First Tube

Originally Performed ByTrey Anastasio
Appears On
MusicAnastasio, Lawton, Markellis
Phish Debut1999-09-09
Last Played2024-04-21
Current Gap4
HistorianMartin Acaster (Doctor_Smarty)
Last Update2016-03-02


The name with which this blistering rocker ultimately became adorned is a misnomer on two counts. Apparently, “First Tube” owes its title to the belief that it was the first song Trey performed with the 8-Foot Fluorescent Tubes at Higher Ground on 4/17/98. If the version released on Farmhouse is any indication of the original composition of the tune, then it was in fact preceded at the Higher Ground show by a brief instrumental prelude. Furthermore, the 8-Foot Fluorescent Tubes version actually featured lyrics of a sort – lyrics, which further compound the misidentification of the song. Following some introductory banshee-like wails from Heloise Williams (formerly of viperHouse), the phrase “Free Thought” is repeated incessantly over the wailing combo of Anastasio, Lawton, and Markellis. “Free Thought” (a.k.a. “Mozambique") being the title of another TAB song that also ultimately made it into the Phish repertoire.

"First Tube" – 8' Fluorescent Tubes, 4/17/98, Burlington, VT

Despite the inherent confusion of its identity – prior to its formal identification on Farmhouse – “First Tube” had quickly become a fan favorite. So much so in fact that nary a complaint was heard about the song being overplayed following its 9/9/99 debut, typically not the case when a new song is so frequently revisited after its first appearance. This curious response is likely due to just how electrifying the song can be. Often getting the call as a show opener, “First Tube” is guaranteed to crank up the energy level of the crowd a couple of extra notches.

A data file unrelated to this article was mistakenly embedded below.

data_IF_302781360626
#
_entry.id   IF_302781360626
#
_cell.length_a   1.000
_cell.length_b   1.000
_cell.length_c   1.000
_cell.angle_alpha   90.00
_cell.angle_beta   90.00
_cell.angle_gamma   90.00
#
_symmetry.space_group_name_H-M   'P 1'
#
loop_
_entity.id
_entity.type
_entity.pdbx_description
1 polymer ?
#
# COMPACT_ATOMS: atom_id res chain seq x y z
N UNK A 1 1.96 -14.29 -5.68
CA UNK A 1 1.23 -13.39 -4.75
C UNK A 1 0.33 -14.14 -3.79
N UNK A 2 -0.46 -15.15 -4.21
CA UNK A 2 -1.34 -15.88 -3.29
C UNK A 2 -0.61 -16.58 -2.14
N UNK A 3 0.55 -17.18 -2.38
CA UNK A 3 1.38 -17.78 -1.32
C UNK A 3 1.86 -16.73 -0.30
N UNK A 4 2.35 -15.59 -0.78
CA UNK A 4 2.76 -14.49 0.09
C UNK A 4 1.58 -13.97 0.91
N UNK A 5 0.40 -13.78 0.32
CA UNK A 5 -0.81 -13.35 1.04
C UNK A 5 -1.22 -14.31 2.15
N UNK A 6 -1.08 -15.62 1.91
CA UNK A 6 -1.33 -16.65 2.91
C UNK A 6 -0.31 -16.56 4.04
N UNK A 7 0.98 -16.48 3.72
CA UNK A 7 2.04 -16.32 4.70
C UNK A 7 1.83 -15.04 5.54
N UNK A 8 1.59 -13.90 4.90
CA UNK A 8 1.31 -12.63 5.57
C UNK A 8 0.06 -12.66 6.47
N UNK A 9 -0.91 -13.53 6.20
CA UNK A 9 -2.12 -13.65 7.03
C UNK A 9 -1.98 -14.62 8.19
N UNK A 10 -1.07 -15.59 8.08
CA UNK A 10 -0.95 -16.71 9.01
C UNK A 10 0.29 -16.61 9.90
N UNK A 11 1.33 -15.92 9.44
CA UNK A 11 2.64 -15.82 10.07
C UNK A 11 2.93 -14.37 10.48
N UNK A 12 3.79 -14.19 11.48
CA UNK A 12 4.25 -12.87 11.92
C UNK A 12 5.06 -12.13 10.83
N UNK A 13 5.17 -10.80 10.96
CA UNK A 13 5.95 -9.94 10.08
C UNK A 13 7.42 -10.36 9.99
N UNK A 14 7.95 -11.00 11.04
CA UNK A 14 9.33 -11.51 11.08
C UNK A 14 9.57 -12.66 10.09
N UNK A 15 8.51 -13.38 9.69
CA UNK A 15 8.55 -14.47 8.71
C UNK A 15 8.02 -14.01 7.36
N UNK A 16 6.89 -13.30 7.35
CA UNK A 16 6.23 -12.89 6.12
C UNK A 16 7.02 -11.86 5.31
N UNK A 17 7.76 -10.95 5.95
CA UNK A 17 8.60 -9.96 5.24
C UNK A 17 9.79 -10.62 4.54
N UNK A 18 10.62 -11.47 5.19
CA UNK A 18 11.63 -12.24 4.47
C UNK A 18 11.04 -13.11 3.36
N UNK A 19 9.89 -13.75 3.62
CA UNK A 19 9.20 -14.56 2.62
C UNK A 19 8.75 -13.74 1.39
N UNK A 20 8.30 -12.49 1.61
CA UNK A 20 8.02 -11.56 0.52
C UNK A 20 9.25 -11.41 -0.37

The incandescent liquid metallic fire of the song usually causes Trey to bounce higher than he does when jumping on the tramps and at times (see Radio City Music Hall 5/21/00) has even incited Pete Townshend-style rock guitar god pinwheel strumming. The fat groove dropped by Mike and Fish is guaranteed to make a dancer out of even the most rhythm-less among us, as Trey’s soaring guitar and Page’s neo-medieval trance-space keyboard fills carry stray thoughts to where they truly can be set free. Anybody who does not like “First Tube” just does not know how to have a good time. If you do, feel free to call on the following pre-hiatus Phish performances: 9/12/99 Portland, OR; 10/10/99 TAFKAK; 12/18/99 Hampton; 6/9/00 Tokyo, Japan; 6/28/00 GSAC; 7/11/00 Deer Creek; and 10/7/00 Shoreline. In 2001 “First Tube” garnered Phish their first Grammy nomination in the category "Best Rock Instrumental Performance," losing out to Metallica, Michael Kamen and the San Francisco Symphony’s "The Call of Ktulu."

"First Tube" – 6/11/00, Tokyo, Japan

During the hiatus, “First Tube” remained a TAB staple. A 6/4/02 Red Rocks version of “First Tube” was released by Trey on Plasma, a two-disc collection of live tracks compiled from the big band incarnation of Trey’s 2002 campaigns. Trey’s side project versions of “First Tube” on 5/31/02 in Las Vegas and 10/22/02 in Burlington featured guest appearances by Page. Fishman joined Trey and his band for the entire 6/16/02 Darien Lake show wherein “First Tube” was the first set closer. Although not as common since the hiatus as before it, “First Tube” made one appearance per 2003 tour: winter (3/1/03 Greensboro), summer (7/13/03 The Gorge), 20th anniversary (11/28/03 Nassau) and New Year's (12/31/03 Miami).